The legendary diva Maria Callas once said: "An opera begins long before the curtain goes up and ends long after it has come down." She could have been referring to all that happens behind the scenes before an operatic production hits the stage and how the experience lingers in the memory long after. LA Opera's Ring is sure to leave a lasting impression on the LA arts scene, but the origins of this production actually go back more than a half-century.
The director and designer of LA Opera's Ring production, Achim Freyer, was mentored in the 1950s by Bertolt Brecht, the influential German playwright and theatre director. Brecht abhorred the idea of theatre as escapism. He felt the audience should always remember that the play is a representation of reality, but not reality itself. He wanted audiences to keep their distance and critical faculties instead of regarding theatre as escapist entertainment.
Achim Freyer's directorial style and approach to set design owe a debt to Brecht. Rather than creating a traditional Ring, Freyer wants audiences to see the conflicts, issues and dramatic action in a different, Brechtian, way. Freyer employs unusual and surrealistic imagery, brilliant colors, innovative lighting, and a stage that is tilted to an extreme angle, making it possible for the audience to view the action with a different perspective.
The Ring of Freyer has its avid supporters as well as enthusiastic detractors. Though some have been quick to protest with battle cries as fierce as Brünnhilde's famous "Ho-jo-to-ho," many more exclaim that the Ring has been illuminated in new and interesting ways. But one cannot be a critic without a ticket. You will have to have a seat to find out what all the excitement and controversy is about.
As I have mentioned before, LA Opera's Ring is the centerpiece for Ring Festival LA. And the Festival balances serious contemplation of all things Ring, along with fun forays into pop culture.
On the serious side, there are a number of events coming up that you will want to mark on your dance card. In an event at REDCAT on May 30 neuroscientist Antonio Damasio of the USC Brain and Creativity Institute will host a conversation entitled "Myth, Wagner & the Human Brain" with theatre, opera and film director Peter Sellars and video artist Bill Viola. Each of these men is renowned in his field. Your neurons and dendrites will never be quite the same - guaranteed.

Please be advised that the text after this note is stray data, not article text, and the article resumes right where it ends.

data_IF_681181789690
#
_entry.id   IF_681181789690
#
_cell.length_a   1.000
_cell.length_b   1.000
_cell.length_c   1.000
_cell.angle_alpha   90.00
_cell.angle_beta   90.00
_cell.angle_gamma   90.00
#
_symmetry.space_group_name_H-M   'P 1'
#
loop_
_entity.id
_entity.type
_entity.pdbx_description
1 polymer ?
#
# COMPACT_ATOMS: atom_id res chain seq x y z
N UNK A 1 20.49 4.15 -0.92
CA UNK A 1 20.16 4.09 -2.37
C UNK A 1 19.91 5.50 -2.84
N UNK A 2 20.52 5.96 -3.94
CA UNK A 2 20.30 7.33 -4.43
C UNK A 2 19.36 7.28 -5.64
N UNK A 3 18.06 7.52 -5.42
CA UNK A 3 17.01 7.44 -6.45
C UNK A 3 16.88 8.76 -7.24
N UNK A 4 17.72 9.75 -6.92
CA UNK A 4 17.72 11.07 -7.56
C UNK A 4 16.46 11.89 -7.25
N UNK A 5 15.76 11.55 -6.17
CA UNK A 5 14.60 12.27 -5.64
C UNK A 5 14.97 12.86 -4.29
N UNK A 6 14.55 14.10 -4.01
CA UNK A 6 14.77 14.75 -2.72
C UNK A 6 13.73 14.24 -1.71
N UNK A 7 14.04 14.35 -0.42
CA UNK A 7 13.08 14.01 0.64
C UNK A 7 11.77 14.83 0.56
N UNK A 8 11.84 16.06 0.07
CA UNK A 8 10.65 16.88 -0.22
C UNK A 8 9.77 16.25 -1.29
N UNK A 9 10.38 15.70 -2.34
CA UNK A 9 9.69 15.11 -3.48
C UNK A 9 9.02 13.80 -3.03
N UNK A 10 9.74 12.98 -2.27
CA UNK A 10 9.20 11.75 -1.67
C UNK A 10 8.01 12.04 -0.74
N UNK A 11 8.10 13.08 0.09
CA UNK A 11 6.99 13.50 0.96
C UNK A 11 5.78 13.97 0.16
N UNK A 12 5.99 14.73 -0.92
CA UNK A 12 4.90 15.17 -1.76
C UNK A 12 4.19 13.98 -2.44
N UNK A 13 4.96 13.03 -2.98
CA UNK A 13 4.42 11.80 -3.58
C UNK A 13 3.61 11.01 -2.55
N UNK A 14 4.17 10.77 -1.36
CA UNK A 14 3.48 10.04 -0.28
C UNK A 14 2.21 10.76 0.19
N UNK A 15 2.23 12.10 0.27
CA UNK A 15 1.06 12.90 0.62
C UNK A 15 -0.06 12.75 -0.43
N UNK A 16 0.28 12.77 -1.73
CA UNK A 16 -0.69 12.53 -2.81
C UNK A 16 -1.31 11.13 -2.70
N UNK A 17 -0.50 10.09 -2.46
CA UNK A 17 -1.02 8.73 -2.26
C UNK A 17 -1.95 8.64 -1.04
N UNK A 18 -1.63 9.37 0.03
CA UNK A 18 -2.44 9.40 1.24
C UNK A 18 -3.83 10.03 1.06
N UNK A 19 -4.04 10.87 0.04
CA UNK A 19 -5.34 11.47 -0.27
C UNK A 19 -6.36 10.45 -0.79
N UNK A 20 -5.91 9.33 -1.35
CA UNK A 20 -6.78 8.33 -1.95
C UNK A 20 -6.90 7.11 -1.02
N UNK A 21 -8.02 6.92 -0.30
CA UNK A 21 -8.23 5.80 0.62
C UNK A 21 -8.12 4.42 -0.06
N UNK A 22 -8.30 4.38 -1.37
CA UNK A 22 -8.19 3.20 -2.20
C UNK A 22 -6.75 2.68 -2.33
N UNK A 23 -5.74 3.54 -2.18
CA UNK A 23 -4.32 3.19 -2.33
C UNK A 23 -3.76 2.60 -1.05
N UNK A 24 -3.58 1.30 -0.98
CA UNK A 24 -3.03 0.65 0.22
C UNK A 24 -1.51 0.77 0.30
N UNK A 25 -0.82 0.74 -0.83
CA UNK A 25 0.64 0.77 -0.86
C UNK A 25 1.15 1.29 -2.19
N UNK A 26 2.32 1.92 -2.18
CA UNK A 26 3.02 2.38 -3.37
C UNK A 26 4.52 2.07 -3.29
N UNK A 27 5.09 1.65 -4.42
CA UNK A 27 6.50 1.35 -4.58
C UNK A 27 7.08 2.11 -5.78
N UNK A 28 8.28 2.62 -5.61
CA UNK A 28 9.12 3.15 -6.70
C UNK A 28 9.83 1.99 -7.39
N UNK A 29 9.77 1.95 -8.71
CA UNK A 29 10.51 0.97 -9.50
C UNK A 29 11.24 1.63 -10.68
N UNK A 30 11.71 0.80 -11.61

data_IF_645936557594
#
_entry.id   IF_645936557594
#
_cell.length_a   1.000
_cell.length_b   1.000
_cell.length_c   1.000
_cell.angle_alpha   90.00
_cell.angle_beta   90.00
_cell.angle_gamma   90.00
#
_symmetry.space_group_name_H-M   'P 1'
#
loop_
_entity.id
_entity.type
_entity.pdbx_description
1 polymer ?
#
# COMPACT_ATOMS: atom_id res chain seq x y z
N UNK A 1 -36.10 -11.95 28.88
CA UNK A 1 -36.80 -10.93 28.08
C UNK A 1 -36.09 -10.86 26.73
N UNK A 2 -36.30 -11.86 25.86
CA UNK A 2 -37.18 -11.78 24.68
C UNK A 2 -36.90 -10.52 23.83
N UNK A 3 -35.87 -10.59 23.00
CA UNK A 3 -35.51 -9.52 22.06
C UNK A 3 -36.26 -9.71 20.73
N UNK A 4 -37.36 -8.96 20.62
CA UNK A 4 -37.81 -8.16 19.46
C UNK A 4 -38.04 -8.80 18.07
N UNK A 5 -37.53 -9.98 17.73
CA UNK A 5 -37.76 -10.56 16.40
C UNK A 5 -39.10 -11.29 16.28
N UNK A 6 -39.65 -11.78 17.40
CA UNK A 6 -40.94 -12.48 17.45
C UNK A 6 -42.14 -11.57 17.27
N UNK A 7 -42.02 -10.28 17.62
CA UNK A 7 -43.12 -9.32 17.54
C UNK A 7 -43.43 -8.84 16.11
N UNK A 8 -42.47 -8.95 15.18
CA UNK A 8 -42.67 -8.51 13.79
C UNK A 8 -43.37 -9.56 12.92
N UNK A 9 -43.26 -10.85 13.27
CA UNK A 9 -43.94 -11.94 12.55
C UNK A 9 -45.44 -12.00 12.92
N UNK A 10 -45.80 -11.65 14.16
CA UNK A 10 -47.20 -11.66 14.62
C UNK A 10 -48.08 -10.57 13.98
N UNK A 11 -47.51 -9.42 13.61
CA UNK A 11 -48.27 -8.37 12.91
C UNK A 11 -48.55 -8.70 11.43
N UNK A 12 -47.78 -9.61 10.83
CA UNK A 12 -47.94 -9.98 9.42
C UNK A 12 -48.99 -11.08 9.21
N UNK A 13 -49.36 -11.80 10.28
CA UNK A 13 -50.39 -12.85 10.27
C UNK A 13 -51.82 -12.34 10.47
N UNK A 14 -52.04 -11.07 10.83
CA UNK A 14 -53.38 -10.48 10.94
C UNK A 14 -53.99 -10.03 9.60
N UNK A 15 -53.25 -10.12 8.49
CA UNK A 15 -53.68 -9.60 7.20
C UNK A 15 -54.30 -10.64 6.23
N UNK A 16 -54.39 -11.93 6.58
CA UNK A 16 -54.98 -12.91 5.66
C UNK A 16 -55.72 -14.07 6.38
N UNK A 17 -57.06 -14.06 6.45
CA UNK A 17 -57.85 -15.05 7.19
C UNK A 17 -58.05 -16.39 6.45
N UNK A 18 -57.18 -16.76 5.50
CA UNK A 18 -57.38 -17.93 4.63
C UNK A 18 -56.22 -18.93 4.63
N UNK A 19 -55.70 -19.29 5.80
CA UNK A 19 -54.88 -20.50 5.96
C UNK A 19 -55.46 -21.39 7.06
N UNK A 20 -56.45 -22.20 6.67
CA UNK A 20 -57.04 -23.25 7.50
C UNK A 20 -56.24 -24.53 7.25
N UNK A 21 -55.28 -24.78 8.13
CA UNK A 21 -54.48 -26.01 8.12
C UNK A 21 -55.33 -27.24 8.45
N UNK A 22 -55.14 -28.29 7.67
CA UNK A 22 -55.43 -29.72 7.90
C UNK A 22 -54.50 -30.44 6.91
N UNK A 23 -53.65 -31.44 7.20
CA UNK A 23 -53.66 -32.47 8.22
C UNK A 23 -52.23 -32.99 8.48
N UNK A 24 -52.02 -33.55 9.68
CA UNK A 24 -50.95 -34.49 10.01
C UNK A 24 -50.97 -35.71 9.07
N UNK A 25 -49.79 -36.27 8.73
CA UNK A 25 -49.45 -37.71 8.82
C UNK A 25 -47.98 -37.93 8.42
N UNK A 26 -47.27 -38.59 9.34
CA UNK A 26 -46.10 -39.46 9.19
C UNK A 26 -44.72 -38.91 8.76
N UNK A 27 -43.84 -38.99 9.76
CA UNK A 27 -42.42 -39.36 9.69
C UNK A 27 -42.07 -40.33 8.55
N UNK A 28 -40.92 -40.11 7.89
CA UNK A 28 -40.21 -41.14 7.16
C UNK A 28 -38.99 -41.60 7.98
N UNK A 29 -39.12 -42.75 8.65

The Los Angeles Philharmonic will present Grammy Award-winning American soprano Christine Brewer in recital at Walt Disney Concert Hall on June 1. This program provides a rare opportunity to hear a major Wagnerian sing the remarkable Wesendonck Lieder. Wagner held this cycle in high esteem. He proclaimed, "I have nothing better than these songs." While busy at work on The Valkyrie, Wagner made time to compose song settings to poems by Mathilde Wesendonck, a wife of one of his wealthy benefactors. He considered two of the songs ("Im Triebhaus" and "Träume") to be study pieces for his opera Tristan and Isolde. The more scandalously inclined musicologists may repeat the gossip that Wagner had an affair with Mathilde Wesendonck, who inspired him to set aside The Valkyrie in favor of composing Tristan and Isolde, but there is no real evidence to support that the affair was consummated. (Sorry TMZ and Gawker.) The glorious songs that Wagner set to Mathilde's poems, however, certainly cause one to wonder about the music's origin.
On the pop culture front, Ring Festival-goers can look forward to Das Barbecü (June 14), a satirical country-western take on Wagner's Ring as performed by the Musical Theatre Guild. As their website proclaims: "Opera-lovers and opera-haters alike should be ready to kick back, laugh and have a good 'ol toe-tapping time."
Now that we have seen the new "Light of the Valkyries" show at the Griffith Observatory planetarium we can attest that it is out of this world. Make sure to get there soon, and take your family.
Grand Performances, the intrepid arts presenter in Downtown Los Angeles that organizes a fine series of free, high-quality world music concerts every summer at California Plaza, has commissioned Geoff Gallegos to compose music for an evening of "Gangsta Wagner" on June 19. Grand Performances captures the unique quality of this Ring Festival LA event on their website with the following apt description:
"Double G (daKAH's co-founder/conductor/composer, Geoff Gallegos) is creating a new soundtrack in the tradition of Wagner's influence on Hollywood movie music. Gangster Wagner acknowledges the more sinister side of the Ring and marries it to distinctly LA flavors. Adrenaline-pumping, fear-inducing and gut-wrenching, the music reflects the intensity of both Wagner's Ring cycle and, appropriately, the West Coast brand of Gangsta Rap. It's Hip Hop orchestra with all of the exquisitely strong strings and winds necessary for the symphonic sound, augmented with an electric rhythm section, drums & percussion, turntables, aggressive guitars, a vocal chorus and MCs."
The LA Derby Dolls (that's women's banked tracked roller derby - think Drew Barrymore's directorial film debut Whip It) have apparently been infiltrated by some Ring-heads. LA Opera was invited to be involved in last Saturday's rumble in Echo Park in the Fight Crew vs. The Swarm (San Diego Derby Dolls vs. LA Derby Dolls, unfortunately LA lost). The LA Derby Dolls, or should we say Derby Divas, graciously invited Ring Festival LA and LA Opera to have a booth with Ring Festival/Ring Cycle information and also provided an opportunity for slide projections at the event. Talk about Ho-ho-to-jo! That's a whole new battle cry for the LA Derby Divas. Check out the video of them appearing on Oprah (not opera!).